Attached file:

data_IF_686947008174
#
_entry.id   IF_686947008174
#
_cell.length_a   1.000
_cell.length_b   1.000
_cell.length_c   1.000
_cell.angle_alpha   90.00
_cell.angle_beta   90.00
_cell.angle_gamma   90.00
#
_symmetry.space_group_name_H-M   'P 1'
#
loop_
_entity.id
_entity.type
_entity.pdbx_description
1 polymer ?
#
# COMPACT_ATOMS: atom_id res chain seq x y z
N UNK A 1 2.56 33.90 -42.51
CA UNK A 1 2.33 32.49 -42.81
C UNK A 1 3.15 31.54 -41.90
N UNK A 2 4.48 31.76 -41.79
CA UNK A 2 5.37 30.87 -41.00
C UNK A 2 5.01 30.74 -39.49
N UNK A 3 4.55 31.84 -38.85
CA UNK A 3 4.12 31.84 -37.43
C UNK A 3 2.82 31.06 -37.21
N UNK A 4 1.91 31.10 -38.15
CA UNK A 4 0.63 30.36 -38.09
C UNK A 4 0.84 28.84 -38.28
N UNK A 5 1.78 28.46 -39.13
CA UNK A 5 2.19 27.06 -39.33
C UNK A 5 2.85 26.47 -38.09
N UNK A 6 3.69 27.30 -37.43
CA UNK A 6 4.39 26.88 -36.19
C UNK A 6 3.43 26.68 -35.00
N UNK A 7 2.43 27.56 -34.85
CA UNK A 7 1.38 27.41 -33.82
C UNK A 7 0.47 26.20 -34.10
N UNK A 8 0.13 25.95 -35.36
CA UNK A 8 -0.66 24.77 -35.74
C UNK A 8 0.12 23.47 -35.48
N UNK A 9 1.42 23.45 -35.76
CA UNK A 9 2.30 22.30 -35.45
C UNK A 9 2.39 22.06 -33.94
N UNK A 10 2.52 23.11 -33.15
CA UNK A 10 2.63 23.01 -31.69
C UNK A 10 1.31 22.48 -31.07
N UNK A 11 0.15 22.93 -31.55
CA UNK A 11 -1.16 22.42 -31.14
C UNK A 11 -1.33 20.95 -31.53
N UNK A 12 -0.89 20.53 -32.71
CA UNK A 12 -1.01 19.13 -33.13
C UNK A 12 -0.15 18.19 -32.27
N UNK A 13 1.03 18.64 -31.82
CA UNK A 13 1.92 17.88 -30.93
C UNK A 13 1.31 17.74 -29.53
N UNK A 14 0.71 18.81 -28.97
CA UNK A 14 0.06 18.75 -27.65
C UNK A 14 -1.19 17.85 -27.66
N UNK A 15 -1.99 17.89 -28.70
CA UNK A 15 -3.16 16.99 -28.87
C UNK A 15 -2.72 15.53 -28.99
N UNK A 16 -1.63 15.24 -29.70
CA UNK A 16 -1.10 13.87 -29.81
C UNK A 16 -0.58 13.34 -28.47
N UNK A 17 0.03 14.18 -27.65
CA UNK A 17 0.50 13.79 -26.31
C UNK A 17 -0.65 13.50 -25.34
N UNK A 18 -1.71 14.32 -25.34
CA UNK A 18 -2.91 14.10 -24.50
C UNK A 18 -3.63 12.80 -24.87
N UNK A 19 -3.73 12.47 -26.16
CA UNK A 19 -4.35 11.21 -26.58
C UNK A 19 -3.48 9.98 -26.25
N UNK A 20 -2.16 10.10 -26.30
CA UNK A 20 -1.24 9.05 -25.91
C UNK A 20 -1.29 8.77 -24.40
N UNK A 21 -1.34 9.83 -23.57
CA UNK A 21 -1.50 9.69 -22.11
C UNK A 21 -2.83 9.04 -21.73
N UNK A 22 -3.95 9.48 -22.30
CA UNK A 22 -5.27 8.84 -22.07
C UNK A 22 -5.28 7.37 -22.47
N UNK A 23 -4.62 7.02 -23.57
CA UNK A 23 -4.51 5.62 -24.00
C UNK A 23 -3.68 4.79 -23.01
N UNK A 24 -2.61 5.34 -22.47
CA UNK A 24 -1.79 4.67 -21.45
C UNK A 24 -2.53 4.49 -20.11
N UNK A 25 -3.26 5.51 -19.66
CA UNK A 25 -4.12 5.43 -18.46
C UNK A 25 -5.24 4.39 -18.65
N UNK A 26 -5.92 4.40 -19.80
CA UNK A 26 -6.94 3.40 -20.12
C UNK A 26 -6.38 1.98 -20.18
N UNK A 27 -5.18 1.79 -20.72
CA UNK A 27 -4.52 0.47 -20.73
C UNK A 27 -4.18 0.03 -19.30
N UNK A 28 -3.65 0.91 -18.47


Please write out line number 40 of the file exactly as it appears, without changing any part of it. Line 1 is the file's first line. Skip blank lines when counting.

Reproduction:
CA UNK A 7 1.38 27.41 -33.82